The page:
You may want to think twice if your little one asks for another glass of apple juice, as it reportedly contains the same amount of sugar as three Krispy Kreme doughnuts – according to new research
What’s more, a typical fat-free yoghurt contains five teaspoons of sugar.
The revelations were revealed in a new survey by Bupa, who is aiming to raise awareness about the amount of sugar in common children’s lunchbox items.
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Despite this, 40 per cent of mums say their children have sweets, fizzy drinks or chocolate at least once a day.
Nearly 25 per cent of mums surveyed said they like putting sugary treats in their child’s lunchbox with the top culprits being cakes, chocolate, crisps and fruit juice.
On top of this nearly a third of mums think that as they give their children healthy food, sugar isn’t an issue.
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Too much sugar in a child’s diet can cause permanent damage to their health, including increased risk of heart disease and Type 2 diabetes.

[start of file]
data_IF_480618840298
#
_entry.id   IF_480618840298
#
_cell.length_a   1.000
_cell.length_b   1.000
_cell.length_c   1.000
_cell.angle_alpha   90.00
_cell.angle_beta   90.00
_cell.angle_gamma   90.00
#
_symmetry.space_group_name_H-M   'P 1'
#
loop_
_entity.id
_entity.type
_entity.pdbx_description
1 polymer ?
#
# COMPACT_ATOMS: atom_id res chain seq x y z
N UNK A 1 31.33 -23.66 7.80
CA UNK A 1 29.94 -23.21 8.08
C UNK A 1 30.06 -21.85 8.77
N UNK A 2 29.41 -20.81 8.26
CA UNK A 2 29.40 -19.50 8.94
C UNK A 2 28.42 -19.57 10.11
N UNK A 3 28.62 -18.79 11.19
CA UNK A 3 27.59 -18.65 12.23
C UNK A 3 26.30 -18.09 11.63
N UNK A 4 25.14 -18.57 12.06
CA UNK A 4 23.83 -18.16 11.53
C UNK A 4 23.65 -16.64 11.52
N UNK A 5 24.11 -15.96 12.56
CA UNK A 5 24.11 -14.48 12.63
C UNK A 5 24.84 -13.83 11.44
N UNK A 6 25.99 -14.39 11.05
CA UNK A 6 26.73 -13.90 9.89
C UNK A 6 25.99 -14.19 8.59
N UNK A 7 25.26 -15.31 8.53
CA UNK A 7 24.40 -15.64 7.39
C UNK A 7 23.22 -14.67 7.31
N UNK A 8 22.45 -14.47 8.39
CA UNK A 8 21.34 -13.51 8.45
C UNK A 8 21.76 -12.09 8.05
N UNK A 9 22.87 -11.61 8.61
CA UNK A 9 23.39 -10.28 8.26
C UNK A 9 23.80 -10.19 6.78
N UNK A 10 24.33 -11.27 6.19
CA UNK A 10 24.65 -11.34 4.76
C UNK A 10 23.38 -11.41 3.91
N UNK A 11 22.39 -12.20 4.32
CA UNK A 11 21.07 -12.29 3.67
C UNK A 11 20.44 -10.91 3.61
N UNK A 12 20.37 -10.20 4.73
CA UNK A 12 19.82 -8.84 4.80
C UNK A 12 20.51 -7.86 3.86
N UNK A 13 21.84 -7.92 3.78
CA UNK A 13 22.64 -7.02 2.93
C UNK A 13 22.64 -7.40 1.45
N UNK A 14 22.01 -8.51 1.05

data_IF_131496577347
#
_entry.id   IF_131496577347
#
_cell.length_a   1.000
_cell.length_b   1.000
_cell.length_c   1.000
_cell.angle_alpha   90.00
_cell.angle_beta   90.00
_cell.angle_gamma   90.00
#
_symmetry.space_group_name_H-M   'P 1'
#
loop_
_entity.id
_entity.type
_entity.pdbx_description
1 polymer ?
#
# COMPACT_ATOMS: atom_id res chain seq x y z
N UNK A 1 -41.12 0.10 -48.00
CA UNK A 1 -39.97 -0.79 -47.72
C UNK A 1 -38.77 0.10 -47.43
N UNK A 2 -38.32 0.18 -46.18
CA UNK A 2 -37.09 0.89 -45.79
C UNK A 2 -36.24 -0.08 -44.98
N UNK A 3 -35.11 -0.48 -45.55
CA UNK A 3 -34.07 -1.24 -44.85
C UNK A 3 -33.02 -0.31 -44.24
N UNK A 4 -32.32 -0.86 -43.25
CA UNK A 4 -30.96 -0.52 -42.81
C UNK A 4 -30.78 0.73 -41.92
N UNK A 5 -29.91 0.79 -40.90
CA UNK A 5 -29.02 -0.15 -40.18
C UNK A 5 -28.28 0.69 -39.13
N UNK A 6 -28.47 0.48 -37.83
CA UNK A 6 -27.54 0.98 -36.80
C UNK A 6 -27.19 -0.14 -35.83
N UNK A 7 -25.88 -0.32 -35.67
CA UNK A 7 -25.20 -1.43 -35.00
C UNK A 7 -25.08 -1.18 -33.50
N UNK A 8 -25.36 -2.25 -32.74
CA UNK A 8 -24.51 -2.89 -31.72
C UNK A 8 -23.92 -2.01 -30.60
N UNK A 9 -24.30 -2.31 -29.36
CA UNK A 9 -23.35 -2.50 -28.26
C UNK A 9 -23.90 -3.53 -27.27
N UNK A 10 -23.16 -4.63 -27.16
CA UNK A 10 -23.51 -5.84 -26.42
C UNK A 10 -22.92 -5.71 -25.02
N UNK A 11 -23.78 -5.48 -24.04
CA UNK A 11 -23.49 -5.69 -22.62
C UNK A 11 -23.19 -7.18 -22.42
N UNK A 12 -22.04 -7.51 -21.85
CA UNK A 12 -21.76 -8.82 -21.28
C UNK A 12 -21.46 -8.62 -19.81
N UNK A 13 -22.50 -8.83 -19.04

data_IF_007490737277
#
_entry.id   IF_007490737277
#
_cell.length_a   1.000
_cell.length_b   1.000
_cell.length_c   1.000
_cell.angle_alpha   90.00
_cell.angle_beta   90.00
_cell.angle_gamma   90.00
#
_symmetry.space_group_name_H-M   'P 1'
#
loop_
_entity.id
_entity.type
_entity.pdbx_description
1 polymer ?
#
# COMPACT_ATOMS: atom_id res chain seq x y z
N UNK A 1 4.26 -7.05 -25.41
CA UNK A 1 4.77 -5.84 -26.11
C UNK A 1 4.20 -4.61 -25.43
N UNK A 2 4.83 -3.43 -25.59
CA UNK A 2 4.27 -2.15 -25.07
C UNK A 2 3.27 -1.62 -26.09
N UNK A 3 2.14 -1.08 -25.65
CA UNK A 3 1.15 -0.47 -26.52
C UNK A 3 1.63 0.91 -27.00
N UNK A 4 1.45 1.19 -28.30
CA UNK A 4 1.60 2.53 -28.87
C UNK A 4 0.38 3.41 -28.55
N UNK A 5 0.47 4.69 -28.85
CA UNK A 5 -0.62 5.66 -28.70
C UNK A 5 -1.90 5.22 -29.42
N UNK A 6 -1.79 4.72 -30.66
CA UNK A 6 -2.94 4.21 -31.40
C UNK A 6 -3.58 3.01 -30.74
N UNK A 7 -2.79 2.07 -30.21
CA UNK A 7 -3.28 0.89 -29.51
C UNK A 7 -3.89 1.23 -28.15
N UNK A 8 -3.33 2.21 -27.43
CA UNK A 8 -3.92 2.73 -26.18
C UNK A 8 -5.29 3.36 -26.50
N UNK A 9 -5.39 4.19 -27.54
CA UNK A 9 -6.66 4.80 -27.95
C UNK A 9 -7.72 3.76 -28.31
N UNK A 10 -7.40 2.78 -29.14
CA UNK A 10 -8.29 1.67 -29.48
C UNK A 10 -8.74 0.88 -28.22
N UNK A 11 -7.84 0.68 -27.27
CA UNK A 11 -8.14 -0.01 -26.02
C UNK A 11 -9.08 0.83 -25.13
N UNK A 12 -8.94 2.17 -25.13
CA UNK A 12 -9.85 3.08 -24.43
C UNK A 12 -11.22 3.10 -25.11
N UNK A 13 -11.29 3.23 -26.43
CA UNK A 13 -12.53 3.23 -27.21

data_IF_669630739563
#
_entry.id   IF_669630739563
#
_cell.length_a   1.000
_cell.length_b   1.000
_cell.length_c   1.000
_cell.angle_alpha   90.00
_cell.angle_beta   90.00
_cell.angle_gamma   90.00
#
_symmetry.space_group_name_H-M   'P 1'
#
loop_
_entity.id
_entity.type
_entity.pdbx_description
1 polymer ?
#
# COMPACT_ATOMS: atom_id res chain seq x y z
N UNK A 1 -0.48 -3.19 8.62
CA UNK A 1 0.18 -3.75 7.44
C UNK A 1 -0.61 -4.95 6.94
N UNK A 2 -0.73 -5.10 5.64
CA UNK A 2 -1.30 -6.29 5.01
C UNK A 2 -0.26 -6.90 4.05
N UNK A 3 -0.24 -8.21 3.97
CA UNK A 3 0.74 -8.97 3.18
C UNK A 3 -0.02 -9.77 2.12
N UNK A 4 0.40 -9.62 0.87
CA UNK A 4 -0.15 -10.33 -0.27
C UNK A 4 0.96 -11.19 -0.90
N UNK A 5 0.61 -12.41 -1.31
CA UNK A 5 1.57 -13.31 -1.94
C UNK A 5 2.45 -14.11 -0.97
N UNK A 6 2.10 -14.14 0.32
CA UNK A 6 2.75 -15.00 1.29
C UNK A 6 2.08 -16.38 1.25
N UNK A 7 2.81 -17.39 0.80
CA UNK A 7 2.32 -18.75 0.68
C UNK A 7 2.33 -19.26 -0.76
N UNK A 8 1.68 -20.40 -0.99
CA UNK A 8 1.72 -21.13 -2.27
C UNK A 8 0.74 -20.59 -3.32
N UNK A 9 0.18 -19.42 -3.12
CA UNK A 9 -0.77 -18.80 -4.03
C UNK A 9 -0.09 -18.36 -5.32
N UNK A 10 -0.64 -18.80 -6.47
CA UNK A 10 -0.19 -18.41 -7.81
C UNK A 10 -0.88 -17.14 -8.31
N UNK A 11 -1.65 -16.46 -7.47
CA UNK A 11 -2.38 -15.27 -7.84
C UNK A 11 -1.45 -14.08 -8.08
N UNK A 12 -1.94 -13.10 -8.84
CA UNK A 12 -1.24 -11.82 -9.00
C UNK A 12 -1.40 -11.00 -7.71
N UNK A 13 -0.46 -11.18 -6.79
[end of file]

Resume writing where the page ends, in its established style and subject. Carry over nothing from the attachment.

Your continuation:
It can also lead to dental problems, including tooth decay and gum disease.
Bupa's Clinical Director of Dentistry, Dr Steve Preddy, said, ‘Understanding the amount of sugar in a child’s diet is vital for their dental health. The findings from the research are really eye opening and show a huge disparity between how much sugar mums think is in certain foods and how much there actually is.’
READ: IS FRUIT JUICE BAD FOR YOUR CHILDREN?
The research comes as the National Institute for Health and Care Excellence (NICE) announce that schools and nurseries should run tooth-brushing schemes to improve the oral health of children.
The organisation’s new guidance is aimed at schools, nurseries and local authorities, who are advised to consider supervised tooth-brushing and fluoride varnishing schemes for areas where children are at high risk of poor oral health.
Dr Steve Preddy added: ‘With 26,000 primary school children admitted to hospital for tooth decay in the past year, there is a need now more than ever, for parents to be paying attention to their child’s sugar consumption.
‘Parents need to be regularly looking at the nutritional information of food products; it is often what are thought of as healthy foods or unexpected ones.’
Do you monitor your child’s sugar consumption? Let us know below.